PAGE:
Sinking Fund Cases Union Pacific Railroad Co. v. United States 99 U.S. 700 (1879) Central Pacific Railroad Co. v. Gallatin 99 U.S. 727 (1879)
SINKING FUND CASES Union Pacific Railroad Co. v. United States 99 U.S. 700 (1879) Central Pacific Railroad Co. v. Gallatin 99 U.S. 727 (1879)
Congress authorized the construction of transcontinental railroads and made massive grants and loans to them. Following the exposure of enormous corruption in the management of the roads, Congress enacted a statute requiring that twenty-five percent of the annual net earnings of the corporations be paid into a sinking fund to guarantee payment of the debts owed to the federal treasury. The Supreme Court sustained the second statute on ground that Congress had reserved the power to alter or amend its original grant. However, Chief Justice morrison r. waite, for a 6–3 Court, said in an obiter dictum that the United States binds itself by its contracts and that, although the contract clause applied only to the states, the Fifth Amendment's due process clause effectuated the binding by preventing the deprivation of property. Three Justices, william strong, joseph p. bradley, and stephen j. field, wrote dissenting opinions based on Waite's dictum; they believed that the sinking-fund statute violated the Fifth Amendment. The decision is significant, therefore, because of the strong boost it gave to the emerging concept of substantive due process. In effect, too, the Court incorporated contract clause reasoning into the due process clause as a means of protecting property when Congress "improperly interferes with vested rights." This strange doctrine operated, though infrequently, as late as 1936.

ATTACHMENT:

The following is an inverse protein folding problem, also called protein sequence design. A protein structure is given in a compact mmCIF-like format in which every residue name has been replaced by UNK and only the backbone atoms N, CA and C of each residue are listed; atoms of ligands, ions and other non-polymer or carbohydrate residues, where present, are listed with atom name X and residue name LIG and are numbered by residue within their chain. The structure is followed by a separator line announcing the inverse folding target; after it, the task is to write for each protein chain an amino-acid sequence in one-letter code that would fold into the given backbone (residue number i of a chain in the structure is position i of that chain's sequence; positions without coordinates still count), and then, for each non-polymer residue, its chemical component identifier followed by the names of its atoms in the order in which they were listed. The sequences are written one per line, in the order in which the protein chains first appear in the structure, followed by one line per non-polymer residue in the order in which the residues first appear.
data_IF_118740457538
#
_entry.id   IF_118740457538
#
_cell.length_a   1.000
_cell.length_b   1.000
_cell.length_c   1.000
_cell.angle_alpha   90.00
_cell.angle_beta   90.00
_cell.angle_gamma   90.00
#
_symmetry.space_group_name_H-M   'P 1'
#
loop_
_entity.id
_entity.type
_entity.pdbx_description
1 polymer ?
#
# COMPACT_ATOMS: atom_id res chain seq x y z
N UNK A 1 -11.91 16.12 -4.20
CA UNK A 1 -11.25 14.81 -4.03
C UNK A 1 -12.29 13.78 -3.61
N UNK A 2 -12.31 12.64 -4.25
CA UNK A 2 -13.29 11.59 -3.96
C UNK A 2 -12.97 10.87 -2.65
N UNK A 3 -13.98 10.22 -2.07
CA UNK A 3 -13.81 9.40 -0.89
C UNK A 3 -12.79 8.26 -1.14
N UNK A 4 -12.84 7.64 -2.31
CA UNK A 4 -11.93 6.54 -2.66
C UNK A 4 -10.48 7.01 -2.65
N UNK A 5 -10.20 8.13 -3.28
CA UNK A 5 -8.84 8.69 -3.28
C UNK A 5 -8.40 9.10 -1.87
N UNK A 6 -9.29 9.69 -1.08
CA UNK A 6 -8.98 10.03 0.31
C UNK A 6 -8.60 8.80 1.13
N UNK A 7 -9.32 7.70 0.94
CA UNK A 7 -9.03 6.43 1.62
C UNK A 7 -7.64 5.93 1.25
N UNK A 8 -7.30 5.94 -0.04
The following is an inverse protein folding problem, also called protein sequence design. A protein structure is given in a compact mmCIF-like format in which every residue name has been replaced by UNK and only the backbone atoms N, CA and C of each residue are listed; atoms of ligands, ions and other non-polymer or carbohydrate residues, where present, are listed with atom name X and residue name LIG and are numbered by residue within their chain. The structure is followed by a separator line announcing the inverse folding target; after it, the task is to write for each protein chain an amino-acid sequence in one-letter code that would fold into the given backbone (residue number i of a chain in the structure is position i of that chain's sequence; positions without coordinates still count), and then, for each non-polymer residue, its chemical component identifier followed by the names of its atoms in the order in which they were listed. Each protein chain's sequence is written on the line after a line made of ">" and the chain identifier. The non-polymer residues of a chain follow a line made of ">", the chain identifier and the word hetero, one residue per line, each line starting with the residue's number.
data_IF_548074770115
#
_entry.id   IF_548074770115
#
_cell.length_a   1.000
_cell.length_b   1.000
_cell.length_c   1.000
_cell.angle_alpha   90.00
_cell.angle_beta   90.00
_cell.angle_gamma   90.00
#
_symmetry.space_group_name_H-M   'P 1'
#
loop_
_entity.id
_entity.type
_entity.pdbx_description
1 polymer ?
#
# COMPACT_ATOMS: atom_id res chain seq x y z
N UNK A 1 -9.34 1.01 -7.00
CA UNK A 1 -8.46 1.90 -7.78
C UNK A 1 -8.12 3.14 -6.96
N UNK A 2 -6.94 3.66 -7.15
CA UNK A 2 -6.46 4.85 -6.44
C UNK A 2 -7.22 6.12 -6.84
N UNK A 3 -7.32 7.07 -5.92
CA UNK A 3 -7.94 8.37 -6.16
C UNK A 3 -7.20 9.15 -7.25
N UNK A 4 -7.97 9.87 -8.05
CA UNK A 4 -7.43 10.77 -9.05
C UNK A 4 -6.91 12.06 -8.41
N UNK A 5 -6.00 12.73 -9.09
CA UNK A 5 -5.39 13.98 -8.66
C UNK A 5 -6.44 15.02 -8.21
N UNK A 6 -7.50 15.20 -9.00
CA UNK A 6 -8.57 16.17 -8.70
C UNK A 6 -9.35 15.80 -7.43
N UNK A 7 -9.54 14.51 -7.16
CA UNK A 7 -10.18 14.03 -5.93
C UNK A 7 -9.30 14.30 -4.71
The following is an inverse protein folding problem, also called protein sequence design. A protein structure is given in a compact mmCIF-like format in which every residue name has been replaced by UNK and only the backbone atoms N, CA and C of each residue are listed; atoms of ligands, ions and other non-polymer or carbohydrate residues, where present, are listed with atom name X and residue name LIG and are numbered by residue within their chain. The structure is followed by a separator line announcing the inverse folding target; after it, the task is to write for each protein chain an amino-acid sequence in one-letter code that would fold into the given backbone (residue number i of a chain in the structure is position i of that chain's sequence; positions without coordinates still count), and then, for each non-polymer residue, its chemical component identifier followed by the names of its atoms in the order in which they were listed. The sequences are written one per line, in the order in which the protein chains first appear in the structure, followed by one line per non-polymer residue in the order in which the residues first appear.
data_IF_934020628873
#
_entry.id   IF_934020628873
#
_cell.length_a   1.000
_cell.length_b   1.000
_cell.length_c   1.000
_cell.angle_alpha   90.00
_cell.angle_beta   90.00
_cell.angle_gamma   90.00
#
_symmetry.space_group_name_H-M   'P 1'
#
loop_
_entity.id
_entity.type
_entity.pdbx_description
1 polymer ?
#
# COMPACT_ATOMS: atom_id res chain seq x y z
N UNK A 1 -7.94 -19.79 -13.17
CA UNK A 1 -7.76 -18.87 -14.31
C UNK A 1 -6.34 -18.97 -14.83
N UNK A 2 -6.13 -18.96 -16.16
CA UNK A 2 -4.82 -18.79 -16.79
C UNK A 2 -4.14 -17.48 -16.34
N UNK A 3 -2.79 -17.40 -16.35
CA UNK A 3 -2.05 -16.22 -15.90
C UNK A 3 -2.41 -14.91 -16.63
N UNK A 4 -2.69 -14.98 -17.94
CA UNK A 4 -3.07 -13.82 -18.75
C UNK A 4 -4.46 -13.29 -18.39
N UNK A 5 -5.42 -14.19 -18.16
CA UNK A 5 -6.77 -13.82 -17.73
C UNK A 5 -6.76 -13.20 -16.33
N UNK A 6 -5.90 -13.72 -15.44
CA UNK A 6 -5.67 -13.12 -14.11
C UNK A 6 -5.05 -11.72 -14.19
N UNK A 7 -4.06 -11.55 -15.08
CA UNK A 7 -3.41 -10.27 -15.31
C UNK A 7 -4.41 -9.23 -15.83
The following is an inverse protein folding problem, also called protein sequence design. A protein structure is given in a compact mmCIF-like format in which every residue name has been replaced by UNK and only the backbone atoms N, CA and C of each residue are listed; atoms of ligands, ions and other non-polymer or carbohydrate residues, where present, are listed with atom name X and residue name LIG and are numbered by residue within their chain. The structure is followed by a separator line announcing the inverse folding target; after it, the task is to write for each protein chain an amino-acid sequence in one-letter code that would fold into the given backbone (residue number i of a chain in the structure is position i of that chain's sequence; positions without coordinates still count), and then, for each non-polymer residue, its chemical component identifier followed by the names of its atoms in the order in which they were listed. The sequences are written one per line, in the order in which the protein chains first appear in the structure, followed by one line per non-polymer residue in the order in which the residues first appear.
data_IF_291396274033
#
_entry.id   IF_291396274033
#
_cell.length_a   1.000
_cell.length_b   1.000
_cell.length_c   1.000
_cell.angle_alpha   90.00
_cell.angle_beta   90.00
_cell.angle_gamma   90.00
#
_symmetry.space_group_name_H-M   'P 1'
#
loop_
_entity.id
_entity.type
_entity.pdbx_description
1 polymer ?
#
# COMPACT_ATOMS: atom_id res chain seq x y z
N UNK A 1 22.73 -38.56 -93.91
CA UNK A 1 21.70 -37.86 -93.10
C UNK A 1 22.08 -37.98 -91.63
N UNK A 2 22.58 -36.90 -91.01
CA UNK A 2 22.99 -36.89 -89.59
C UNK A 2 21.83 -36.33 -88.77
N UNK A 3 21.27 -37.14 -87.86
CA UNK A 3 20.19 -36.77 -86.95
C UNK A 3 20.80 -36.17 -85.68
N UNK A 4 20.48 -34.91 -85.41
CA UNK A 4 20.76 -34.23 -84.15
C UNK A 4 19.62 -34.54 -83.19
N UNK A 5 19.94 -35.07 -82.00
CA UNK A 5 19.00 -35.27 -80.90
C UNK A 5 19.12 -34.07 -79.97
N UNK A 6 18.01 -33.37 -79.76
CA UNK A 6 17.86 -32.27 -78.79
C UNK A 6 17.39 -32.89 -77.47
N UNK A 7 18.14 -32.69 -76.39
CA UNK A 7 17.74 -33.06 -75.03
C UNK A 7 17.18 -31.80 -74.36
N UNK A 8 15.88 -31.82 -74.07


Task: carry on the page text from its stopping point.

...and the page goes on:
Leonard W. Levy